The Last Goodbye
of Harris Turner
A ghost story for Halloween
When reporter Cassidy James got assigned to write the annual "spooktacular" article on local haunted houses for her small-town newspaper, she never expected to run into an old friend of one of the town's famous ghosts. But the elderly Harris Turner begs her to arrange a reunion with the spirit of his long-dead boyhood pal, and he says this paranormal encounter must be scheduled for Halloween night.
All Hallows Eve promises to bring a full (and blue) moon. Turner insists this is prime time for the souls of the restless departed to appear to the living, particularly those who died on a previous blue moon--like his buddy Kingston Grand, who was only twenty-two when he succumbed to the Grim Reaper, more than sixty years ago.
But what's keeping Kingston earthbound in that stately old house, and why is Harris Turner so intent on communicating with the dead after all these years? Cassidy has no idea where this story will lead, but there's no way she's going to miss this once-in-a-lifetime "spook scoop."
“When Kingston came home from college, too sick to continue at school, his parents bought him a brand-new convertible. A 1950 Packard Custom 8, astral blue, all shine. She was a beauty. We’d escape in that blue demon of a Packard and drive up into the hills….”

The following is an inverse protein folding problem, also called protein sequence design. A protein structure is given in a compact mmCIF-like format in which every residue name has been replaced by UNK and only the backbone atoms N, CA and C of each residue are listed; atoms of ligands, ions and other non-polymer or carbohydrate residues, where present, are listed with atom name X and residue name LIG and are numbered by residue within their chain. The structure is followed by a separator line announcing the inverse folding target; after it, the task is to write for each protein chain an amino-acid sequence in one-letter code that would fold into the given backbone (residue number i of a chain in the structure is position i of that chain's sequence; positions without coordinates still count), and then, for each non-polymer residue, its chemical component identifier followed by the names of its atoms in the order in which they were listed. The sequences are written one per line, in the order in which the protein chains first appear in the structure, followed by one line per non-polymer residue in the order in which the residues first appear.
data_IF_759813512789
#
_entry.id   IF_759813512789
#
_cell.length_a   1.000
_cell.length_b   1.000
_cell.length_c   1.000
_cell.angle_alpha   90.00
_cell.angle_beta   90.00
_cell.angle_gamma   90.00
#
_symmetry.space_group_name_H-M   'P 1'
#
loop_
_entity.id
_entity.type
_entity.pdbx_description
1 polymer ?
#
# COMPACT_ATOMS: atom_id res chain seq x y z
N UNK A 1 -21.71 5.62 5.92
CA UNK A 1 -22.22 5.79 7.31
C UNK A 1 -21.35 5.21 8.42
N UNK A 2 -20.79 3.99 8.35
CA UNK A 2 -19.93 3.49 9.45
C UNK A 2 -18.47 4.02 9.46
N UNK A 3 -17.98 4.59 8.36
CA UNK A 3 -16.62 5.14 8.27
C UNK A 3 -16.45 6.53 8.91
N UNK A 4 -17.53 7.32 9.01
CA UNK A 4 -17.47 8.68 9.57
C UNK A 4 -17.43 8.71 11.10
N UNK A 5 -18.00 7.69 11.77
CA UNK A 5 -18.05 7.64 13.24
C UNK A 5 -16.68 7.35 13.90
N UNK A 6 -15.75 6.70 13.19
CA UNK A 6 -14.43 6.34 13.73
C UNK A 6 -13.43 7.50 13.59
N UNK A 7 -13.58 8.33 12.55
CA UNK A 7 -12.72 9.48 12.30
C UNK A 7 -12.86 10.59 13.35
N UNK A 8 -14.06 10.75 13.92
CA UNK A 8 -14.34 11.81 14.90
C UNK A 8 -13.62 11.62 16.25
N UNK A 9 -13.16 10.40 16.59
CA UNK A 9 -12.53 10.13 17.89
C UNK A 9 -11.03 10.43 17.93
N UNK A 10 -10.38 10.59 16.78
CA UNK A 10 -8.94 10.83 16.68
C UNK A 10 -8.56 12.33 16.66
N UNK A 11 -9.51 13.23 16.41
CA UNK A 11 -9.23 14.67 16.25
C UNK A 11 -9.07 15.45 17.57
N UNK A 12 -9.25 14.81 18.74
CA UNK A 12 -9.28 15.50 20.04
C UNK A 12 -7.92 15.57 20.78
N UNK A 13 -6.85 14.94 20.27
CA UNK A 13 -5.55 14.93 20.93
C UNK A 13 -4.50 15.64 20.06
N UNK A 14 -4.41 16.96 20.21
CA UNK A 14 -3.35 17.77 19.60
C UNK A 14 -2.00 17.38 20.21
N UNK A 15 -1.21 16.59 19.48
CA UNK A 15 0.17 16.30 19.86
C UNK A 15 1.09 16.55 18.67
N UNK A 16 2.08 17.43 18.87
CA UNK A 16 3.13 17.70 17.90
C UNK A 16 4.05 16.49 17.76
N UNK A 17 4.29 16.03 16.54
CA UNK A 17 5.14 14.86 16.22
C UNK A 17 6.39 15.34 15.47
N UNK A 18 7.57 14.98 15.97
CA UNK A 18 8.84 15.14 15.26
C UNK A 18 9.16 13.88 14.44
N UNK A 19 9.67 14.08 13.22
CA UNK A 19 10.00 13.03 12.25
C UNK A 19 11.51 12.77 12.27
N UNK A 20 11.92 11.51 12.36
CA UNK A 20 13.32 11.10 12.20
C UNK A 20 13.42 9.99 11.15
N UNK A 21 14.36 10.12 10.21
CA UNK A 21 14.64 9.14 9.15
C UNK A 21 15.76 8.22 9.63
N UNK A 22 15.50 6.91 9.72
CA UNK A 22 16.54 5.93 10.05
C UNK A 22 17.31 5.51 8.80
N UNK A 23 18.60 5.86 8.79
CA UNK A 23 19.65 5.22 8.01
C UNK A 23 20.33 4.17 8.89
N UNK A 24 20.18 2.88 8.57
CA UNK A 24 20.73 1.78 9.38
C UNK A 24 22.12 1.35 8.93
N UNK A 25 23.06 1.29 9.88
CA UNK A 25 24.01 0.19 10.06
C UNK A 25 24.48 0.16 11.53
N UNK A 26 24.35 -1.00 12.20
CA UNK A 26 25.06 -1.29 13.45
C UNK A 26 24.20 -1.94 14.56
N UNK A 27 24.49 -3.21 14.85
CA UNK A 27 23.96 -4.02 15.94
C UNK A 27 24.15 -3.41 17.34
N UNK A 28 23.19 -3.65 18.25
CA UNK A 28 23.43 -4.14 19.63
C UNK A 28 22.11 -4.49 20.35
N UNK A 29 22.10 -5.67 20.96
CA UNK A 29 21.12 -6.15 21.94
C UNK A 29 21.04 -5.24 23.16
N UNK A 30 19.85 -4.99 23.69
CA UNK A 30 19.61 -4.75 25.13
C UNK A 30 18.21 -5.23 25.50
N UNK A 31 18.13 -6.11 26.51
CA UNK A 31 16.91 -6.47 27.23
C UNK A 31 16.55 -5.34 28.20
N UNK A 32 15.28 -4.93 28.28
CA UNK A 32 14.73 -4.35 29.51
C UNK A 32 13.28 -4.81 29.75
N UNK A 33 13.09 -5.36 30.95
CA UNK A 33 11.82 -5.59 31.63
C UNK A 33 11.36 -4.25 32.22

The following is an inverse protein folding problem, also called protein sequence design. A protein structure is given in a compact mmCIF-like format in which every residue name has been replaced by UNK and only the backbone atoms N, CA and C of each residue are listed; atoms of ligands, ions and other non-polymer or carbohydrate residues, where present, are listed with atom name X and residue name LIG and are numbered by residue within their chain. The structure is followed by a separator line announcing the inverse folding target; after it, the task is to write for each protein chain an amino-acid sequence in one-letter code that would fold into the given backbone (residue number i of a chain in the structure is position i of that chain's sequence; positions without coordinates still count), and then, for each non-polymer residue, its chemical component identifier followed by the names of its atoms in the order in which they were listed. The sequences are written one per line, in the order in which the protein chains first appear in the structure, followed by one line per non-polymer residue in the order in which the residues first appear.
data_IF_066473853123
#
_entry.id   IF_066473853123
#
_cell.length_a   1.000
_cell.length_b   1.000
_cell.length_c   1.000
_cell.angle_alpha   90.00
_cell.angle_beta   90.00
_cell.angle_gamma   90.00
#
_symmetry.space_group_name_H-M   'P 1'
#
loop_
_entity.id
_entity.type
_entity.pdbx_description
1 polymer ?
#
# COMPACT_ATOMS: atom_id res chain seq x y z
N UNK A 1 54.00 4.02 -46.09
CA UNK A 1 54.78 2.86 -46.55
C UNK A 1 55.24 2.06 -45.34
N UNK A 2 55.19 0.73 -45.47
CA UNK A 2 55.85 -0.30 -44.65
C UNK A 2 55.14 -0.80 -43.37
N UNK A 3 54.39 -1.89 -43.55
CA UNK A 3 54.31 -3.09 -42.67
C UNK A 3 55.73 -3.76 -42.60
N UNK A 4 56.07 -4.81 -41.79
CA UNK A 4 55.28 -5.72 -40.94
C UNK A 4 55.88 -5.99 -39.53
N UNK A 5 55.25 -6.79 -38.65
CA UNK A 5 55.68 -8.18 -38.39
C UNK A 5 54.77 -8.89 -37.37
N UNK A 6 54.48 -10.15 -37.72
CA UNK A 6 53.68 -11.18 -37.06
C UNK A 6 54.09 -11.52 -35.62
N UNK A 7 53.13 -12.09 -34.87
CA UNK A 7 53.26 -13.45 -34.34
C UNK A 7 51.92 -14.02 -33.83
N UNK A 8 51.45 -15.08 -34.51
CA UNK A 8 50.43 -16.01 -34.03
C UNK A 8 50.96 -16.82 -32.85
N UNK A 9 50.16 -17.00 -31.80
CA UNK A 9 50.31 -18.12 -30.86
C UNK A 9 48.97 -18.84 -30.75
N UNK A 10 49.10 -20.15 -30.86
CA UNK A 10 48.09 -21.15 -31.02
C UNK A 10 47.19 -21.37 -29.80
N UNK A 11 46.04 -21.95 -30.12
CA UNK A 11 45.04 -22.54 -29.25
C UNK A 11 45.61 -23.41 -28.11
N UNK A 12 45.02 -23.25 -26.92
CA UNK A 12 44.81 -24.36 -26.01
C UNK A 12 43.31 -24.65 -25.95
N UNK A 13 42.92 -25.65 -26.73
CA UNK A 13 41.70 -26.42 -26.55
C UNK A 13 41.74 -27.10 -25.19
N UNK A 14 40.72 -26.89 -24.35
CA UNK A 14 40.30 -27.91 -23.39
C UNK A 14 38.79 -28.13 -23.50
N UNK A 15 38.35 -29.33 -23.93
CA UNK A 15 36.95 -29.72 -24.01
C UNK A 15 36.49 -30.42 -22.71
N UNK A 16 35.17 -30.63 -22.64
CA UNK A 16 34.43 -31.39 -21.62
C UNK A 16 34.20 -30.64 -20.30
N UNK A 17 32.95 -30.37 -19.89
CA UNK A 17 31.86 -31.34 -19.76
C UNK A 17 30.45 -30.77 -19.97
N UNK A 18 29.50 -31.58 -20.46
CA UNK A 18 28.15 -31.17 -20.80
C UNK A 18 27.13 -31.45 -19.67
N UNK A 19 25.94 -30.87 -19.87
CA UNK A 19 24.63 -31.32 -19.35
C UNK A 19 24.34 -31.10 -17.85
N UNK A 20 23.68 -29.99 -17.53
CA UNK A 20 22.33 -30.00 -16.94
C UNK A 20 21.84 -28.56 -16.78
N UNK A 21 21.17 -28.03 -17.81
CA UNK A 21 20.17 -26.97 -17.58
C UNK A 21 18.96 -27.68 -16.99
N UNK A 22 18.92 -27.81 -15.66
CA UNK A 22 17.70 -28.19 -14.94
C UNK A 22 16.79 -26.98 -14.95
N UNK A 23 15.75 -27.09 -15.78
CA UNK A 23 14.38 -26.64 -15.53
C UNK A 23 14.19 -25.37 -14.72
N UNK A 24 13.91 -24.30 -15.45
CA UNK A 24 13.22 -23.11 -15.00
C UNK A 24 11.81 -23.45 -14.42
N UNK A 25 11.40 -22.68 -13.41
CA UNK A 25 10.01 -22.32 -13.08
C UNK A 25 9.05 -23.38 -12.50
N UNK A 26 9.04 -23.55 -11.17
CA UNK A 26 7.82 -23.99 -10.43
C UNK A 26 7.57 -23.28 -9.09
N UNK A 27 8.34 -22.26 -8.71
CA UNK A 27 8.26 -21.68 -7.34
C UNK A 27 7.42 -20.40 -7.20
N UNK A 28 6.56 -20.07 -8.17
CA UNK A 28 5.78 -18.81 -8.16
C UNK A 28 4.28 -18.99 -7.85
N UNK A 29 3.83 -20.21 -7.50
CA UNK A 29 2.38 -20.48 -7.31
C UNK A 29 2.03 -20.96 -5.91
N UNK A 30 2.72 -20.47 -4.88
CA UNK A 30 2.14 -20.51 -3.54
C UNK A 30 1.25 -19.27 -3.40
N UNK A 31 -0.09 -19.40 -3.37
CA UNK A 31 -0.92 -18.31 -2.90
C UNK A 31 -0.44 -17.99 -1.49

Harris reached into his jacket pocket and withdrew a black-and-white photograph: two handsome young men and a beautiful dark-haired woman, lounging against the hood of a gleaming convertible with its top down. They were grinning and striking a glamorous pose, looking like movie stars of the early 1950s....
Lydia, beaming at center stage, wore a sundress and movie star shades. On her right, Kingston Grand held up a wicker picnic basket and a tennis racket, while on her left Harris Turner palmed the car keys high in his fist, triumphantly, as if he’d just caught them. The picture froze a moment in time, a summer day with three smiling friends on their way to an outing, not a care in the world.
“There we are,” he said to me. “That’s Lydia.”
The Last Goodbye of Harris Turner
by Ellen Byerrum, courtesy of the author
Copyright 2014 by Ellen Byerrum
1950 Packard Custom 8 convertible in astral blue
Barrett-Jackson Collector Car Auctions